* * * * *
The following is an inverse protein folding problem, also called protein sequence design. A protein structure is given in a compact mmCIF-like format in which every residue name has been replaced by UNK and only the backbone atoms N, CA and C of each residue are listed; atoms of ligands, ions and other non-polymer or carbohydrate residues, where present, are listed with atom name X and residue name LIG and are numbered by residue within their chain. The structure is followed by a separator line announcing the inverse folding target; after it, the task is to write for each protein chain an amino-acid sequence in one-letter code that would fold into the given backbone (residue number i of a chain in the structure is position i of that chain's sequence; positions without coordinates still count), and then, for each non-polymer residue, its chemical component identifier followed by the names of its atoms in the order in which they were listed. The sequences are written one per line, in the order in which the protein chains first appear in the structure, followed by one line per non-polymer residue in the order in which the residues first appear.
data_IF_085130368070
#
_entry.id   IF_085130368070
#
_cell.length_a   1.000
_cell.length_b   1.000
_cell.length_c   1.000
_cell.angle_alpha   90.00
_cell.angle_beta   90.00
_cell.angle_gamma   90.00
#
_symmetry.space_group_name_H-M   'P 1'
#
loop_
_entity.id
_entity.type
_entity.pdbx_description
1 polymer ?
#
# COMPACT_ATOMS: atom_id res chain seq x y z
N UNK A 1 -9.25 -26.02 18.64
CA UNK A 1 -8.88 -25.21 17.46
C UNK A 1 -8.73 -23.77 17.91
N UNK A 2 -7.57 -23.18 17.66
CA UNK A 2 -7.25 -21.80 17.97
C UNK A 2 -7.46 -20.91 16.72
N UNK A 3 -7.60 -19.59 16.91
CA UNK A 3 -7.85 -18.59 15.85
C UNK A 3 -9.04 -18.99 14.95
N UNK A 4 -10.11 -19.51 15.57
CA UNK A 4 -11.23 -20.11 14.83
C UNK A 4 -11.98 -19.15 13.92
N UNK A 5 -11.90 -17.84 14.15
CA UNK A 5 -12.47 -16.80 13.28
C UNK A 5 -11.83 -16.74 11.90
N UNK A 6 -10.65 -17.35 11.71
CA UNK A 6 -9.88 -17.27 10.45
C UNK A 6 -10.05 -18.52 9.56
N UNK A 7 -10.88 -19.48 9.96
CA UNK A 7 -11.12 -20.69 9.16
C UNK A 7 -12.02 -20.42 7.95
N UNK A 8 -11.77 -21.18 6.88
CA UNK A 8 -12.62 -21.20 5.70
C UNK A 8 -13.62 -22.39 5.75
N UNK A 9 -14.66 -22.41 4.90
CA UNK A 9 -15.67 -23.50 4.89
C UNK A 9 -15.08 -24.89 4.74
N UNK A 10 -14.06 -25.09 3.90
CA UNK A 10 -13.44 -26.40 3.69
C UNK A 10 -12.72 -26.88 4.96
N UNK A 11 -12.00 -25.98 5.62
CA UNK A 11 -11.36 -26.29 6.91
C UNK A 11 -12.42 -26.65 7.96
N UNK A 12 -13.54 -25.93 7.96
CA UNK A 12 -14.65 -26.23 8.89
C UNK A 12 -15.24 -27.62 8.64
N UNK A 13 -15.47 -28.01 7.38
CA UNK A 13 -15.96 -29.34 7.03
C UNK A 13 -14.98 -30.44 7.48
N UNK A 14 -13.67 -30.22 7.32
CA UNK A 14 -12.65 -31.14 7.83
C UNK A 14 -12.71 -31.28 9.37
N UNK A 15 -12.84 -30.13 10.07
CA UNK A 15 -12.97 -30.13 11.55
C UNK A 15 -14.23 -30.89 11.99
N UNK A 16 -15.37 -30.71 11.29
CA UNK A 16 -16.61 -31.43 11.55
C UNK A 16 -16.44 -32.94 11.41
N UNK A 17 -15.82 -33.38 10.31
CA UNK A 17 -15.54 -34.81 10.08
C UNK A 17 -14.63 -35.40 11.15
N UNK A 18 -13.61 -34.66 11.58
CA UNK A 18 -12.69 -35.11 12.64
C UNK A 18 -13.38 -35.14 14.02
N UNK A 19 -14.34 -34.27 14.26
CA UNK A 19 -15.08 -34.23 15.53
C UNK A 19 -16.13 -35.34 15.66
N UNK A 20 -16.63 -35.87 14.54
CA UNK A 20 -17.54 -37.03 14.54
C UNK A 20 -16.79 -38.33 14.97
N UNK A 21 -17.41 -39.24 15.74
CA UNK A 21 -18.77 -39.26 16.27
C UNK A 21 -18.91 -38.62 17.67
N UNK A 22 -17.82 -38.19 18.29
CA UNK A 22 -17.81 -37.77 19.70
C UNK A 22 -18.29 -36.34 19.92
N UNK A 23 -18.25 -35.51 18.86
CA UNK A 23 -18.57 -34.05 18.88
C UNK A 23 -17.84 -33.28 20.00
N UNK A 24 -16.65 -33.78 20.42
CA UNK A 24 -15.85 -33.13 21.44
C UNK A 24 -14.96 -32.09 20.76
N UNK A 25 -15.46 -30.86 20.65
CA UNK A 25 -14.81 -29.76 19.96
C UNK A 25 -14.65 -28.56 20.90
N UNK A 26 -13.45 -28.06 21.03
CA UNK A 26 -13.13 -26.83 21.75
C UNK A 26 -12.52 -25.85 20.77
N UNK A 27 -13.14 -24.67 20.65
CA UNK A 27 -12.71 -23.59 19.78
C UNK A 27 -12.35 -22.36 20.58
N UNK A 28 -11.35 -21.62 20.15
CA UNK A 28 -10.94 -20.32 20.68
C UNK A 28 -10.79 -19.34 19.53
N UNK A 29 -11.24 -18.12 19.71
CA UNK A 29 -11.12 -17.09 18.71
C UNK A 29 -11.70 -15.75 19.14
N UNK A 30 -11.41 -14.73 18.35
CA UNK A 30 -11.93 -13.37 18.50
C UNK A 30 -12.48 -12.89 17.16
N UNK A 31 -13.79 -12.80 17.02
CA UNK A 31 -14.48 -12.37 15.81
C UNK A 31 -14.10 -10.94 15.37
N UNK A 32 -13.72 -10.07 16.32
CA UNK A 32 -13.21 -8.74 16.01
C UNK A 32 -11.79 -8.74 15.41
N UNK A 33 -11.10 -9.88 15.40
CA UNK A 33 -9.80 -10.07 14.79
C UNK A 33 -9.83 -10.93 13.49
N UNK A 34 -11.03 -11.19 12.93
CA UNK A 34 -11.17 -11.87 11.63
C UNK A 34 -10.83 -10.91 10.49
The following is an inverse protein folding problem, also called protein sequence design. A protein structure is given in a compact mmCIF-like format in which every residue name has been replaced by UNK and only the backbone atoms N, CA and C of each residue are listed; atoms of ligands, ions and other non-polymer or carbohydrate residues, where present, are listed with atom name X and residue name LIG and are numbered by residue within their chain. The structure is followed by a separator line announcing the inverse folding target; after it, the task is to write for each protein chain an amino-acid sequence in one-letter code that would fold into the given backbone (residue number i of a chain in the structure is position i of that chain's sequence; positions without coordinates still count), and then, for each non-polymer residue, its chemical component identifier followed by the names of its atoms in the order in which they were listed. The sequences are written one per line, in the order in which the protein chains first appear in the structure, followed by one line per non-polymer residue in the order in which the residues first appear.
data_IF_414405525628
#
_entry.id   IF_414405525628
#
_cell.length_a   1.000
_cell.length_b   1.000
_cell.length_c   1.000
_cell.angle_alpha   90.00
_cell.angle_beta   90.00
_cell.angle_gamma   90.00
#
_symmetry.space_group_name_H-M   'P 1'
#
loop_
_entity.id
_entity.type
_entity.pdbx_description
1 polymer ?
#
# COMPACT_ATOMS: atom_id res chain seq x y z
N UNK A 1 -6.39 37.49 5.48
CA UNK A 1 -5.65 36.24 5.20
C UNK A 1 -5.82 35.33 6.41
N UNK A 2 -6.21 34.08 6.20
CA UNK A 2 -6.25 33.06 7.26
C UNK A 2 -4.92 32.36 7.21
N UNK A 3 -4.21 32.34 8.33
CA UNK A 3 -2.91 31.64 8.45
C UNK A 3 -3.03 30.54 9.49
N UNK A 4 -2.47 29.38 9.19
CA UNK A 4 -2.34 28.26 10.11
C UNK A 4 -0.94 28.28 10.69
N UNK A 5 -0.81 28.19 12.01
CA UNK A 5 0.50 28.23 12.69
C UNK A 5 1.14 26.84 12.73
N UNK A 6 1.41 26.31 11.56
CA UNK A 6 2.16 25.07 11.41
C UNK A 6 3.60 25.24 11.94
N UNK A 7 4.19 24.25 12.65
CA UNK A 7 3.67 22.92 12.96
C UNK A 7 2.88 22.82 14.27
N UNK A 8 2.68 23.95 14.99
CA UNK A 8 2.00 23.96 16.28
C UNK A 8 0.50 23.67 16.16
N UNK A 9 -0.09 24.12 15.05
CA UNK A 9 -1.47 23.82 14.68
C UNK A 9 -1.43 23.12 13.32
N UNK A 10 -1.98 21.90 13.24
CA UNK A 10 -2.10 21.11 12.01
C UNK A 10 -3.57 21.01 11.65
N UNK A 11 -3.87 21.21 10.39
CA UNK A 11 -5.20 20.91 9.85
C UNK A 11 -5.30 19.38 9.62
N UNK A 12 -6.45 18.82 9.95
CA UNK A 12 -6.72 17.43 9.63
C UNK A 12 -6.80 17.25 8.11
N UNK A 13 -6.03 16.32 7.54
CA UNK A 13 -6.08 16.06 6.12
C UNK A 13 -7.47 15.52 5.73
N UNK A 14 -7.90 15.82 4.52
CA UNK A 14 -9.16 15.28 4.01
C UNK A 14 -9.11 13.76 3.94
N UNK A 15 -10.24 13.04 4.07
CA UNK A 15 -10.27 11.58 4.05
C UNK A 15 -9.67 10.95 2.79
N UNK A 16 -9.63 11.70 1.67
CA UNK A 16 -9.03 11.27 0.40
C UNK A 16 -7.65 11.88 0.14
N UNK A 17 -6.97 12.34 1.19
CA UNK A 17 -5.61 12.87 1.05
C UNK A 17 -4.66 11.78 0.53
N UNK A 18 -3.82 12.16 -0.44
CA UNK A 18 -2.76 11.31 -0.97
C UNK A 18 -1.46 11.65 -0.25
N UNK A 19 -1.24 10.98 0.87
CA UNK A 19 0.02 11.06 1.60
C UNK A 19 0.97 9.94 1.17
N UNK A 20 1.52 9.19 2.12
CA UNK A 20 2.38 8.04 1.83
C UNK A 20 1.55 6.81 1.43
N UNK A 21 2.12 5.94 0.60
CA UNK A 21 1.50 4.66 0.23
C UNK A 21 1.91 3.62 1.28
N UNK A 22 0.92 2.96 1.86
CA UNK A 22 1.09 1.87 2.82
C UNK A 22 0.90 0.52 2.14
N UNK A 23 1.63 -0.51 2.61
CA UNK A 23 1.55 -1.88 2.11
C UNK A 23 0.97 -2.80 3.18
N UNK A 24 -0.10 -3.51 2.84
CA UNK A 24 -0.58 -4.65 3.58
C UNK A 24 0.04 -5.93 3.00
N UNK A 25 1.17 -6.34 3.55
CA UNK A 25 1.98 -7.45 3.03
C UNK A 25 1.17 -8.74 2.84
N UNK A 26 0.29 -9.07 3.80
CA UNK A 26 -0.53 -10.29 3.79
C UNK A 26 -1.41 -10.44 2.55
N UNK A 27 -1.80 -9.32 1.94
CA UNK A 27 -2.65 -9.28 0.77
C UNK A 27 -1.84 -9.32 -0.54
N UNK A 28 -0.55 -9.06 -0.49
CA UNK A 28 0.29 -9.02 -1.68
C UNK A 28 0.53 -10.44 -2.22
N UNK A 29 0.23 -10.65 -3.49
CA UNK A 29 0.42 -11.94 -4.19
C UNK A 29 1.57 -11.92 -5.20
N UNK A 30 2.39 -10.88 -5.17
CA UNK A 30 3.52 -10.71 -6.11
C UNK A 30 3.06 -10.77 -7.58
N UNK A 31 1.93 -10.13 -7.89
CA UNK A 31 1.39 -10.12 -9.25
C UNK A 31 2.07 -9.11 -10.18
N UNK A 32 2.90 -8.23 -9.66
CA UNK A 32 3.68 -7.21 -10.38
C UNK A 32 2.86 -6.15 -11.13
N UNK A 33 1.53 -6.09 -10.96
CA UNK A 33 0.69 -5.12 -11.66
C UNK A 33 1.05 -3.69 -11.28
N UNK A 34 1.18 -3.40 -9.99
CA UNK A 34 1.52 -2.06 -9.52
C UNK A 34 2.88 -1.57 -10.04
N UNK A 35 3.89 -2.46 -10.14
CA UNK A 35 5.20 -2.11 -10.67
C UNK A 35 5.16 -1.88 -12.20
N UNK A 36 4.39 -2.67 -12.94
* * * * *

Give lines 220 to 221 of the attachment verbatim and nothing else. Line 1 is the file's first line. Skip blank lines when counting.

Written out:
N UNK A 26 0.29 -9.07 3.80
CA UNK A 26 -0.53 -10.29 3.79